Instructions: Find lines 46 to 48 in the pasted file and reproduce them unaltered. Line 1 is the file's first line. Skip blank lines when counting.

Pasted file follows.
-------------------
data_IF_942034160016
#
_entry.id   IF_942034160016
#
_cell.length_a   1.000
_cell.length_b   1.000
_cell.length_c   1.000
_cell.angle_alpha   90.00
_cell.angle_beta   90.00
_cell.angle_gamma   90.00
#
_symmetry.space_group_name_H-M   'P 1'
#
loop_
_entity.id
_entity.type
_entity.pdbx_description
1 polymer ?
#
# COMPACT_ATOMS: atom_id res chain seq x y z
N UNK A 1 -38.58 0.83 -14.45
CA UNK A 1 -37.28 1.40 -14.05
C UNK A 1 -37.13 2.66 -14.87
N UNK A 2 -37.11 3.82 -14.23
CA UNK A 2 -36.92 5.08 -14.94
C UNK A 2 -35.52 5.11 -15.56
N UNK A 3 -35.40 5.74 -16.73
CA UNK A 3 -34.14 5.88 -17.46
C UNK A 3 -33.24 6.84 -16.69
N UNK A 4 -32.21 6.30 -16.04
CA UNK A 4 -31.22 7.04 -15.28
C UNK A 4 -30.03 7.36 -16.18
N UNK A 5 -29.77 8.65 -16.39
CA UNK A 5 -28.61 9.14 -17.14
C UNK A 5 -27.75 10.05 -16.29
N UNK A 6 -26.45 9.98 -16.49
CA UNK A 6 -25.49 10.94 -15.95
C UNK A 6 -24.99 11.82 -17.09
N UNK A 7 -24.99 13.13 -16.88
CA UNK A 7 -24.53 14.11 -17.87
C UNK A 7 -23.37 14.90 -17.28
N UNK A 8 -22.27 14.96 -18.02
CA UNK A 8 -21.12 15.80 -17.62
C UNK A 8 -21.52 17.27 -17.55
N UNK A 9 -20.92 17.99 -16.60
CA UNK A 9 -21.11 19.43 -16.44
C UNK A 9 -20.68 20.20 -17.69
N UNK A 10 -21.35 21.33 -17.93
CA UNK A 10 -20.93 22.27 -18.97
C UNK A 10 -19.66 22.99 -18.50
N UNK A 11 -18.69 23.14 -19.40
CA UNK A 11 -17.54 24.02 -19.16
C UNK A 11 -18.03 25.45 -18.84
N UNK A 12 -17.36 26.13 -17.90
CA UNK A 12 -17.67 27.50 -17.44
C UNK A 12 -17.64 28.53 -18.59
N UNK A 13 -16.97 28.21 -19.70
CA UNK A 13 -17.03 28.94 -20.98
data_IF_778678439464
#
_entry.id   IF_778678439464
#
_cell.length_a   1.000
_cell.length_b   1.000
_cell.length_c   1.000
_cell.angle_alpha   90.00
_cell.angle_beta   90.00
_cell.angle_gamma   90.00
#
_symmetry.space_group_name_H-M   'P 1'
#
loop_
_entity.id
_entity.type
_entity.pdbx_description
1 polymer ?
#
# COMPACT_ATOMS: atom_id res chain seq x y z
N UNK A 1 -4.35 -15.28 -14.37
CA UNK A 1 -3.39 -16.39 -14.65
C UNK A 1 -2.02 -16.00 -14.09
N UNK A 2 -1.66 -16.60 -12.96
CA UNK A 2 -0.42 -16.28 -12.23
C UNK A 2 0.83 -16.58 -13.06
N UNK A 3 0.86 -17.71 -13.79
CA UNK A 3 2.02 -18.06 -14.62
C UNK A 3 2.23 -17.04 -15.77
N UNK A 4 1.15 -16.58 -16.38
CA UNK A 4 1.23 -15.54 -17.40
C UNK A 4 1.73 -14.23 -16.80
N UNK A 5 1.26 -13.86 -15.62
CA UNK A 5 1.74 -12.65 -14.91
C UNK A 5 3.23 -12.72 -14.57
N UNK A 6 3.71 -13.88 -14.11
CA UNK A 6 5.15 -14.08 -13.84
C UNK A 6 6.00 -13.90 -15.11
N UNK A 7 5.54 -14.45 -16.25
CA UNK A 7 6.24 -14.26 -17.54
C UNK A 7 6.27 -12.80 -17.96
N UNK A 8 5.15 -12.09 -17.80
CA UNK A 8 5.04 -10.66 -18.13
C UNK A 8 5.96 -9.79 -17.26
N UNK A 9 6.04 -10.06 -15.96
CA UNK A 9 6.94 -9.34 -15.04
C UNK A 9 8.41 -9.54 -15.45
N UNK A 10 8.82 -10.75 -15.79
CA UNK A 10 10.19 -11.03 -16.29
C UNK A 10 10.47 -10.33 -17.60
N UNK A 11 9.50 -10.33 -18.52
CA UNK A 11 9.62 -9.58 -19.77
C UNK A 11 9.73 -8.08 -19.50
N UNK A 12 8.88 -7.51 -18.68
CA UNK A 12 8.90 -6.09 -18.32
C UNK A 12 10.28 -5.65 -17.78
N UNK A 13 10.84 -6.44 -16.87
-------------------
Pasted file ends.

CA UNK A 9 -21.11 19.43 -16.44
C UNK A 9 -20.68 20.20 -17.69
N UNK A 10 -21.35 21.33 -17.93